Home research company The Pegasus Project: Hacked in London – podcast | New

The Pegasus Project: Hacked in London – podcast | New



In July, the Guardian, along with a number of international partners, revealed how powerful spyware called Pegasus, created by an Israeli company and sold to governments around the world, was being used against journalists, human rights defenders and individuals. politicians.

We had a leak – a database of 50,000 telephone numbers – giving clues as to the identity of some of these victims. We have spent months trying to match the leaked phone numbers to real people and one of those matches came in the last few weeks of the investigation: Alaa Al-Siddiq, a dissident from the United Arab Emirates, who had asylum in London.

In June, just before the investigation was published, she died in a car accident. There was nothing suspicious about his death, but new evidence has now emerged of an intense surveillance campaign by Al-Siddiq, who was the executive director of ALQST, a nonprofit advocating for the rights of man in the UAE and the wider region.

The gardians Stephanie Kirchgaessner recount Michel Safi that the case illustrates a worrying trend for activists such as Al-Siddiq, who fled the UAE to live in the relative safety of the UK, but were never beyond the reach of Pegasus spyware. One of Al-Siddiq’s friends describes the months leading up to her death as she grew increasingly concerned about the surveillance she knew she was subjected to.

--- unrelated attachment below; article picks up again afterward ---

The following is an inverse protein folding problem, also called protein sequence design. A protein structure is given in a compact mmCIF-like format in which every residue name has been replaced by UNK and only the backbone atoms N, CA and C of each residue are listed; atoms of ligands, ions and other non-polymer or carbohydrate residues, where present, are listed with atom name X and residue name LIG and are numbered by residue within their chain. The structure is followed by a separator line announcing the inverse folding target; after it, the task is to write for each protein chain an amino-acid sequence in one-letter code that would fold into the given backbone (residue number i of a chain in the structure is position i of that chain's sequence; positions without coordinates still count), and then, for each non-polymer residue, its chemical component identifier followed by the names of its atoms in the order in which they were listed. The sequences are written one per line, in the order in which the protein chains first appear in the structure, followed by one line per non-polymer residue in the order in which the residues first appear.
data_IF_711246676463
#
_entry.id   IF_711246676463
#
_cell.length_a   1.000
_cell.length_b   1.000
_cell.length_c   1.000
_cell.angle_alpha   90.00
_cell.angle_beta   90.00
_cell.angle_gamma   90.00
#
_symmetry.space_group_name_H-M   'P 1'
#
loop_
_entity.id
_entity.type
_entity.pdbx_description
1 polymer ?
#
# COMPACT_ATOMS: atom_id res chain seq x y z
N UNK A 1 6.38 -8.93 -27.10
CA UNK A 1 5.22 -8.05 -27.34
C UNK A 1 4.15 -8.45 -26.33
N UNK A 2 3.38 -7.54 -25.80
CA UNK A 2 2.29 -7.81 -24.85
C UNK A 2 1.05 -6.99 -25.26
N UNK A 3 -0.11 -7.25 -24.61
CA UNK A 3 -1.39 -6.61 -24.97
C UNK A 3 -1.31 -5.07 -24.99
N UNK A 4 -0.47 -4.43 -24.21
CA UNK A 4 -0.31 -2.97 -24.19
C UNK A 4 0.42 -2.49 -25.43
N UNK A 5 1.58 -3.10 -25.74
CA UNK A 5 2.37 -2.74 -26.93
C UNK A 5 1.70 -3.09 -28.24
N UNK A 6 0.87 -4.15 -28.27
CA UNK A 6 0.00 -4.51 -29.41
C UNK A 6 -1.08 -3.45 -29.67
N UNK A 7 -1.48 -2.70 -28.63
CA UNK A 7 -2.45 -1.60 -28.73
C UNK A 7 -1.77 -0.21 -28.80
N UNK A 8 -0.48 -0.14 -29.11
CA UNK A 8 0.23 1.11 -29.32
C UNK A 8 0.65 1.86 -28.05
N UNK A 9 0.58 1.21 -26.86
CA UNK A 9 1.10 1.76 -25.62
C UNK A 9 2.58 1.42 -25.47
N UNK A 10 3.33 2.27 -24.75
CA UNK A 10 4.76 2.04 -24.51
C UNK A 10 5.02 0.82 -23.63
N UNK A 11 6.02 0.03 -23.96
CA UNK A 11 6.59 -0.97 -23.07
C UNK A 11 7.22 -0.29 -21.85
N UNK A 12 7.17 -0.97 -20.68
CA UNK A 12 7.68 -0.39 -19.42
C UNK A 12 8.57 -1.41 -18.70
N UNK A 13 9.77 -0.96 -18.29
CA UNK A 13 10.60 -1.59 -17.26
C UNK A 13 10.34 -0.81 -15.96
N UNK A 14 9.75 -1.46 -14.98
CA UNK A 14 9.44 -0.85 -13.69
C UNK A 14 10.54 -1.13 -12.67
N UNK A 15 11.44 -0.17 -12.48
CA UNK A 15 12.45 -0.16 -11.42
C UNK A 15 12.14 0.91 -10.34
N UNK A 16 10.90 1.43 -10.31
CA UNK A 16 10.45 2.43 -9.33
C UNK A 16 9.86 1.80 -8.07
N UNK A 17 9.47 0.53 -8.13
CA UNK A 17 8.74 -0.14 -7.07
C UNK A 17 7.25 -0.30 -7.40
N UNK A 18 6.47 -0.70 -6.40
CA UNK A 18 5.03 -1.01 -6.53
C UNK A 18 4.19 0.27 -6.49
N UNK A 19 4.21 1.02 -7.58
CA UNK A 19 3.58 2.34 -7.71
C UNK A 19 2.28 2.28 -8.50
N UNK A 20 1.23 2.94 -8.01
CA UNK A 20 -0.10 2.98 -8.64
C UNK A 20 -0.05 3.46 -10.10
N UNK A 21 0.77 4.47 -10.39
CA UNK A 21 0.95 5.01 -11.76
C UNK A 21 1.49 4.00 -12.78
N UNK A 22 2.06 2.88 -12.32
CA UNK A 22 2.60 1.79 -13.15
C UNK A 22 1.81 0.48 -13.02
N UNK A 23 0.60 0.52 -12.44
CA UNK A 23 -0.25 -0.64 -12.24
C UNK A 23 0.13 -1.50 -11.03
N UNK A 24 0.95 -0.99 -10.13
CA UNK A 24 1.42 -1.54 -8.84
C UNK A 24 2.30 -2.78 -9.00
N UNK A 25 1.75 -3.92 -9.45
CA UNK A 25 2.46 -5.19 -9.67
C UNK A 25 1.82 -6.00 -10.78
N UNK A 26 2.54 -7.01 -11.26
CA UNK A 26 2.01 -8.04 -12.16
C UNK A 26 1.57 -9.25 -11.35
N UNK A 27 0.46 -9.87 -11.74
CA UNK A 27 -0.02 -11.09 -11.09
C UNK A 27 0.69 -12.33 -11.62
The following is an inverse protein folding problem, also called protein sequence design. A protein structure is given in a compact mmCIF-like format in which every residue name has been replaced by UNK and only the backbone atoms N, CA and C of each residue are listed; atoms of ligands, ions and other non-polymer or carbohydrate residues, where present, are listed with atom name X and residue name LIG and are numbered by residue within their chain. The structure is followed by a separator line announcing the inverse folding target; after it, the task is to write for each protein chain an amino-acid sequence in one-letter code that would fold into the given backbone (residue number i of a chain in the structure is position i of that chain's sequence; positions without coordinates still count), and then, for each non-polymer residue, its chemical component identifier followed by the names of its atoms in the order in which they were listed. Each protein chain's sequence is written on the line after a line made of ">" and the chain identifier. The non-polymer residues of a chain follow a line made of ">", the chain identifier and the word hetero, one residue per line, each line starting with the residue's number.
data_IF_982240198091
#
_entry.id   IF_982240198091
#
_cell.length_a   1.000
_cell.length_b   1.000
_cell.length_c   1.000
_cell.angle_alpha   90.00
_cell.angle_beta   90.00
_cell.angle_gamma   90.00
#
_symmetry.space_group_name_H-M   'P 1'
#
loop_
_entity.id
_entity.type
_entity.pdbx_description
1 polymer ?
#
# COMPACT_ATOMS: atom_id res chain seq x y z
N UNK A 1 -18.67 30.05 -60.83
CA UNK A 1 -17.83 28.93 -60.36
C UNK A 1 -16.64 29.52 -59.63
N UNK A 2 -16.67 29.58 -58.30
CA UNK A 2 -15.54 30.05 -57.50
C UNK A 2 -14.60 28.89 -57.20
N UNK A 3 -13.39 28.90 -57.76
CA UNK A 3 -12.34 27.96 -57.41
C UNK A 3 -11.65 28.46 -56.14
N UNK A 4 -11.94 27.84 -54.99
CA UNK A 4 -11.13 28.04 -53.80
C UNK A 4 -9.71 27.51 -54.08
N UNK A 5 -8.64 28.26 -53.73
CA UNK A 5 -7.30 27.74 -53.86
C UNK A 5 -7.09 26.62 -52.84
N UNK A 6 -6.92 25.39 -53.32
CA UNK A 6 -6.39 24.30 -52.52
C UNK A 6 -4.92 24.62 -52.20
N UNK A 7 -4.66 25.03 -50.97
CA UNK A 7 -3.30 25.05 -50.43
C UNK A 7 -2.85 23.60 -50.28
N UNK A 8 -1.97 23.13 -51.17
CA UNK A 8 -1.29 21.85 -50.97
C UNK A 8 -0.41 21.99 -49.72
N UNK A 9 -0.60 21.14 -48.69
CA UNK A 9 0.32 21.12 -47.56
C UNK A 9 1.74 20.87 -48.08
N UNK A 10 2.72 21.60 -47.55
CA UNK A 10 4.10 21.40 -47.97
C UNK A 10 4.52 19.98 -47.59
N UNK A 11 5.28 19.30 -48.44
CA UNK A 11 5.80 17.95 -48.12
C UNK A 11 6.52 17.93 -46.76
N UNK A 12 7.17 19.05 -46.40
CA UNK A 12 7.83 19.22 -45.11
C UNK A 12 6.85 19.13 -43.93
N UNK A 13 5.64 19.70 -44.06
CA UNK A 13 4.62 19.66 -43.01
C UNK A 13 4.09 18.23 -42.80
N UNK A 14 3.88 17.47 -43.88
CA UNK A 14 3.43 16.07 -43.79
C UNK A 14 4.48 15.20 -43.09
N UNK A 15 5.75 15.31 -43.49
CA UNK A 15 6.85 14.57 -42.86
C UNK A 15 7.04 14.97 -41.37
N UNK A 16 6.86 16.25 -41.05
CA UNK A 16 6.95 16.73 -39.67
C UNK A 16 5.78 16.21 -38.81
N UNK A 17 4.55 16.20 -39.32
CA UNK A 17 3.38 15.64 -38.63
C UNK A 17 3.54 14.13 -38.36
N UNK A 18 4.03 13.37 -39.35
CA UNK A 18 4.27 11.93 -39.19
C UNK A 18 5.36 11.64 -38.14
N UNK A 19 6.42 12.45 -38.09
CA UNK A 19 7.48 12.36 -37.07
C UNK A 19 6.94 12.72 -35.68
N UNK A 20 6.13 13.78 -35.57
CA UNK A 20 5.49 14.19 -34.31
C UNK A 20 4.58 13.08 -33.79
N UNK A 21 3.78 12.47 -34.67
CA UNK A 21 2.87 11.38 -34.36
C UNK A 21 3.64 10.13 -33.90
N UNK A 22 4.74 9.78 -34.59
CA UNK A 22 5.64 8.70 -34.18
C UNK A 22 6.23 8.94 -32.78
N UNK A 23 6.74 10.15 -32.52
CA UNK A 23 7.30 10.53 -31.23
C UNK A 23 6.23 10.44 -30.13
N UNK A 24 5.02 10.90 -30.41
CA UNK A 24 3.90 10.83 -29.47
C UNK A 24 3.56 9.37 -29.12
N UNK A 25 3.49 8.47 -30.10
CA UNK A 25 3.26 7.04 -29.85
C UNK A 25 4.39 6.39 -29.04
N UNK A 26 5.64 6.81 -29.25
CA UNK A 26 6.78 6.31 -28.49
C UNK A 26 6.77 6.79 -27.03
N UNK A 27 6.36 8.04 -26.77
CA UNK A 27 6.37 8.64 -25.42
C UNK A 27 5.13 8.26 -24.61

In 2020, shortly after learning that it had been hacked, Al-Siddiq gave an interview, under a pseudonym, to director Laura Poitras and researchers from Forensic Architecture, a London-based research group that has studied the NSO group and how digital infections of civil society often target collaborator networks.

Shorideh Molavi, a Forensic Architecture researcher describes powerful surveillance tools as a form of “digital violence” that should increasingly be seen alongside other examples of state violence.

Last week the survey site Mediapart reported that traces of Pegasus spyware were found on the cellphones of at least five current French ministers, citing several anonymous sources and a confidential intelligence file.

Photography: Hossam Sarhan

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